Plate spotting

LPR units act as mechanical eyes on the road


     Steven Hedley says he didn't even see the truck that night.

     It was pitch black, and he and his partner were two among a few hundred officers spread throughout the City of Atlanta, patrolling as part of a detail night with the Atlanta Police Department in Georgia. The pair was on their way to a road block when an electronic beep registered a passing vehicle tag as a law enforcement-flagged plate.

     The truck, indicated as a car-jacked vehicle, was carrying five passengers, though Hedley and his partner, Ilka Torres, didn't know it at the time.

     "You never know what that car that you're passing is wanted for," Hedley says. "If I did not have the LPR that night, I can only imagine, knowing what I know now, what could have happened to those girls."

The technology at work

     ELSAG's license plate reader system doesn't just read automated plates; its name declares it "hunts" them.

     Some license plate reader (LPR) proponents would go further to personify the technology as an officer itself, constantly surveying for tags, but removed from human elements like fatigue and distraction. It sure beat the manual survey and hard-copy hotlist reference method Hedley and the Atlanta Auto Theft Task Force was used too.

     The new system, the Mobile Plate Hunter-900 from ELSAG North America, uses infrared cameras, which scan for and capture images of characters on plates. The processing unit and software reference the information collected by the camera against preloaded hotlists and sends automatic alerts when flagged plates are recognized.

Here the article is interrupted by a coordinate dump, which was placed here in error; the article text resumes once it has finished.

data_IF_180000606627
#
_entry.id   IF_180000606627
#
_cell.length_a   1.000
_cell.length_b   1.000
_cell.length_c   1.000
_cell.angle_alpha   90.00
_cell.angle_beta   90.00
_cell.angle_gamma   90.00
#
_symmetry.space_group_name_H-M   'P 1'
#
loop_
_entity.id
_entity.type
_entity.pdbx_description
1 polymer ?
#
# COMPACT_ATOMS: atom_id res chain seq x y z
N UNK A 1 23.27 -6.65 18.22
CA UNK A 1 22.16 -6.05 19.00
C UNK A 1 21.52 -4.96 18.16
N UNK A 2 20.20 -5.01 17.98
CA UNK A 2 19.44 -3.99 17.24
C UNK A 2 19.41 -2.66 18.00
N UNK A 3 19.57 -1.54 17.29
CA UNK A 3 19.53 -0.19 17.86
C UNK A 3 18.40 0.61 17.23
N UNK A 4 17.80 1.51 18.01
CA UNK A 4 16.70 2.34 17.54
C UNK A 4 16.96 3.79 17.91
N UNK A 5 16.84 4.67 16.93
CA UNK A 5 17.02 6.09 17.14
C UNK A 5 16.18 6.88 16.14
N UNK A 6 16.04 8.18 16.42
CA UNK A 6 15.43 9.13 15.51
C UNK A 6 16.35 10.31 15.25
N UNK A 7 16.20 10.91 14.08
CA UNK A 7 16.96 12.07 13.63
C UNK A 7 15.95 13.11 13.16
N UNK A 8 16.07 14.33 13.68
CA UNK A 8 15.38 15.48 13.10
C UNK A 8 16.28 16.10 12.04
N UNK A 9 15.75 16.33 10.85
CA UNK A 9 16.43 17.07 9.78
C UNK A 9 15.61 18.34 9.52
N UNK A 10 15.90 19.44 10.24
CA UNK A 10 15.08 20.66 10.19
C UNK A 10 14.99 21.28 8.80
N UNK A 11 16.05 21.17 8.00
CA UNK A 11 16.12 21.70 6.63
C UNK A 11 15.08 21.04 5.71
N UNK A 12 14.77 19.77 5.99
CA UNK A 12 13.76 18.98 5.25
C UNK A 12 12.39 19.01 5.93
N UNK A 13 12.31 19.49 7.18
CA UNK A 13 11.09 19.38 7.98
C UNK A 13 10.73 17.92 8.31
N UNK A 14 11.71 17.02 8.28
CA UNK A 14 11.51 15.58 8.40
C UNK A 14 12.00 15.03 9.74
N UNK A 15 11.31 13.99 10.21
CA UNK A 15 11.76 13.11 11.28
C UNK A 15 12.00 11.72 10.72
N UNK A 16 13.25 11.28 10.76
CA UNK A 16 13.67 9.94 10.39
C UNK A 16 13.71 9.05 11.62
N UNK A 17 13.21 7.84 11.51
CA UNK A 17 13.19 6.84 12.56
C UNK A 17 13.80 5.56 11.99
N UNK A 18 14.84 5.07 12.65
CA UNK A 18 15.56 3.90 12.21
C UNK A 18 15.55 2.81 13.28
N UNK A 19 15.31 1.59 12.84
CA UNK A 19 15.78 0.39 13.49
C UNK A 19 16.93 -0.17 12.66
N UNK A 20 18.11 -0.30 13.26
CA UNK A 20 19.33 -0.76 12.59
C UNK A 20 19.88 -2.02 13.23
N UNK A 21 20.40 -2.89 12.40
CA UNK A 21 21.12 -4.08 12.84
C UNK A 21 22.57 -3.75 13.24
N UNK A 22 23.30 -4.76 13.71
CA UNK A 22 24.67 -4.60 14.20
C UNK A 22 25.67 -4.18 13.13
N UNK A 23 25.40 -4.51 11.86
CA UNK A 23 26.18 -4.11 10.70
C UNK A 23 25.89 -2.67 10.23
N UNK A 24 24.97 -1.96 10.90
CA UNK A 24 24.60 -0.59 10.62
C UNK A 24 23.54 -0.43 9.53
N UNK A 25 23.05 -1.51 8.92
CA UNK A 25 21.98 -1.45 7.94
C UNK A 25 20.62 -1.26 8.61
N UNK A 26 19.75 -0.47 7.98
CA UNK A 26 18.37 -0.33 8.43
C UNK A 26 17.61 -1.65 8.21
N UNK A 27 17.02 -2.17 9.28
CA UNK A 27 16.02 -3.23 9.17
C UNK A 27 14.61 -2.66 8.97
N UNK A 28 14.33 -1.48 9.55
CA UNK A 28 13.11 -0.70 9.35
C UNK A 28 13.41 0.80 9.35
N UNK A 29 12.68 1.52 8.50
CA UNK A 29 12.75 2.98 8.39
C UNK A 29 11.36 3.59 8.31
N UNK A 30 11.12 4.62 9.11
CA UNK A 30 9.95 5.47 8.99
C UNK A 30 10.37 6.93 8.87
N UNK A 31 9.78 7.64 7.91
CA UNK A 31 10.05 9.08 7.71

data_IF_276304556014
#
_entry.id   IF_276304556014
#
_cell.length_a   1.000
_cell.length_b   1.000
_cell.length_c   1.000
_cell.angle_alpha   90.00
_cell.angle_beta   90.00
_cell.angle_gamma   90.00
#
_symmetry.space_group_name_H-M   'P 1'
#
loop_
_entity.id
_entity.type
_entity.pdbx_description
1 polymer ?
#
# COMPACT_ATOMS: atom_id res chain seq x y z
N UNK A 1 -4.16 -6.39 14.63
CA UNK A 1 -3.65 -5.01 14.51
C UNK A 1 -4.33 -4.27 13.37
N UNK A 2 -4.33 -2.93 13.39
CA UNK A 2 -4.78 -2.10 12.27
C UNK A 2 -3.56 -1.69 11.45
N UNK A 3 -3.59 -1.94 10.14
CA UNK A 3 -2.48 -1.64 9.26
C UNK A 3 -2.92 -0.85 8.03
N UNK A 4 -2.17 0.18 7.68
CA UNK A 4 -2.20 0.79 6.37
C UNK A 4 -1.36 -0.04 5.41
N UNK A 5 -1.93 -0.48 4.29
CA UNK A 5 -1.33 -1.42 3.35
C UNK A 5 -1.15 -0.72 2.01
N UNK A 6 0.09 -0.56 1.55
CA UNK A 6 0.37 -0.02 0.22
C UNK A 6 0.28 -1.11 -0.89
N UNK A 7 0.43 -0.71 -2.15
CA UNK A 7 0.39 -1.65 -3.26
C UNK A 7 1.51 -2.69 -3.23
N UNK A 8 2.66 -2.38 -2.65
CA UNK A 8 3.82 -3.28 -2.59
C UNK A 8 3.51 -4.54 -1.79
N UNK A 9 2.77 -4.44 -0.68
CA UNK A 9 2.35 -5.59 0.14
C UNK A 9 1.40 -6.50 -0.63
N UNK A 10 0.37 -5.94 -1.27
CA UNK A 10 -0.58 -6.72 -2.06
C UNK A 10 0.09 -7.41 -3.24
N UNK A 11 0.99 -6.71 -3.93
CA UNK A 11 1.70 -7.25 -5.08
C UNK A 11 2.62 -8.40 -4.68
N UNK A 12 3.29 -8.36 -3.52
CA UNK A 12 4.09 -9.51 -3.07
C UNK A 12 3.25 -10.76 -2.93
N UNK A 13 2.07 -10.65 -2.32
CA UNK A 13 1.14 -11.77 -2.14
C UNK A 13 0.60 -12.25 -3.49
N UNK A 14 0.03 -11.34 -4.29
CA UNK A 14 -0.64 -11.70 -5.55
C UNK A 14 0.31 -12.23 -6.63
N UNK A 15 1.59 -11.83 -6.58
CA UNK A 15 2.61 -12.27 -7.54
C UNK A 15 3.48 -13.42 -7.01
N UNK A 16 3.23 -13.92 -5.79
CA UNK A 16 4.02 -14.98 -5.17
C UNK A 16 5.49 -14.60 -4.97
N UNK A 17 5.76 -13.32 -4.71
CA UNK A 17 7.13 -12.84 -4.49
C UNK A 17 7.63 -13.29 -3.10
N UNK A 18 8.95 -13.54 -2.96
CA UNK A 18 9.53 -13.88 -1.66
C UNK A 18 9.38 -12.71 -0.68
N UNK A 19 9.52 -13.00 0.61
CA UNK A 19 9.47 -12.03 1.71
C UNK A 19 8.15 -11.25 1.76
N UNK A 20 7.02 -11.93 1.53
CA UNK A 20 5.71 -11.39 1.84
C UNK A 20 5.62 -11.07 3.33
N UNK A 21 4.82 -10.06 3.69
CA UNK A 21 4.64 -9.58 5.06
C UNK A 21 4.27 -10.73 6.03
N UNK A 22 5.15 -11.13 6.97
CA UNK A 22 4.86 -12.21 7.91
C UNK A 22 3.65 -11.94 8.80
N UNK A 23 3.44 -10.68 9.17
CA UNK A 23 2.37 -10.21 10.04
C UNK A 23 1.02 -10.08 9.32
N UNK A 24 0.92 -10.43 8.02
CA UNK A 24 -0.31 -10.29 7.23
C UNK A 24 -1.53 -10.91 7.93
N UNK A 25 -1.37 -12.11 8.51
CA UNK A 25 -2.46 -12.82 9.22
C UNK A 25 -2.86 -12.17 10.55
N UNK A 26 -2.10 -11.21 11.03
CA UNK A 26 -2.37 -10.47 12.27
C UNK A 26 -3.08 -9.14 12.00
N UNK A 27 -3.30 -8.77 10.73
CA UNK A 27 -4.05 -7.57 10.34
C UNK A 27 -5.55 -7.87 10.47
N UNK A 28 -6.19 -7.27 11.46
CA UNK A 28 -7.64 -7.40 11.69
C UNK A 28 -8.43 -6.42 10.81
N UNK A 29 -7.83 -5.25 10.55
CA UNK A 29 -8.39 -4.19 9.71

"It all starts with the all-seeing eye: That officer on the back of the car that never stops looking and [has] the ability of running dozens and dozens of tags every minute," says Hedley.

     Once the LPR unit identifies a vehicle of interest, officers take the technical element out of it and implement the human element, rerunning the registration and making sure the vehicle is still of interest; still listed as stolen, for example.

     In October 2006, when the LPR unit alerted Hedley and his partner to the hot vehicle, Hedley was still testing the technology out. The equipment was provided by ELSAG North America on a trial basis for the officers to familiarize themselves with, and for command staff to collect data on the technology in order to secure funding to purchase an ELSAG system. What was originally a 30-day trial turned into a five-month loan. Bean counters needed to see the value of the technology in order to be persuaded the $25,000 piece of equipment was in the budget. And part of that proof came as the night unfolded on October 12, 2006.

     Hedley didn't know there were three girls in the passenger compartment of the truck's cab. What's of greater urgency was what he didn't know about the driver and front passenger.

     After a 30-mile pursuit, which covered an interstate roadway and ended in a gated community, two guns were recovered, one later confirmed as a stolen firearm from a neighboring jurisdiction. The driver was captured after a foot chase through an apartment building - a murder suspect out on bond. The passenger was apprehended immediately after the truck had crashed into a tree - he was a sex offender, convicted of rape, who had just been released on bond from prison.

     The three juvenile females between 15 and 16 years old, held against their will in the quad-cab portion of the rogue truck, survived the incident unharmed.

Other offerings

     Show Low, Arizona, acts as the tourism and shopping hub in the Northeastern corner of Arizona. Its year-round population is approximately 12,400, but due to its commercial center, regional medical facility, and its unique geography as a crossway for three states and U.S. highways, Chief Jeffrey Smythe says the police department serves a population closer to several times that base count.

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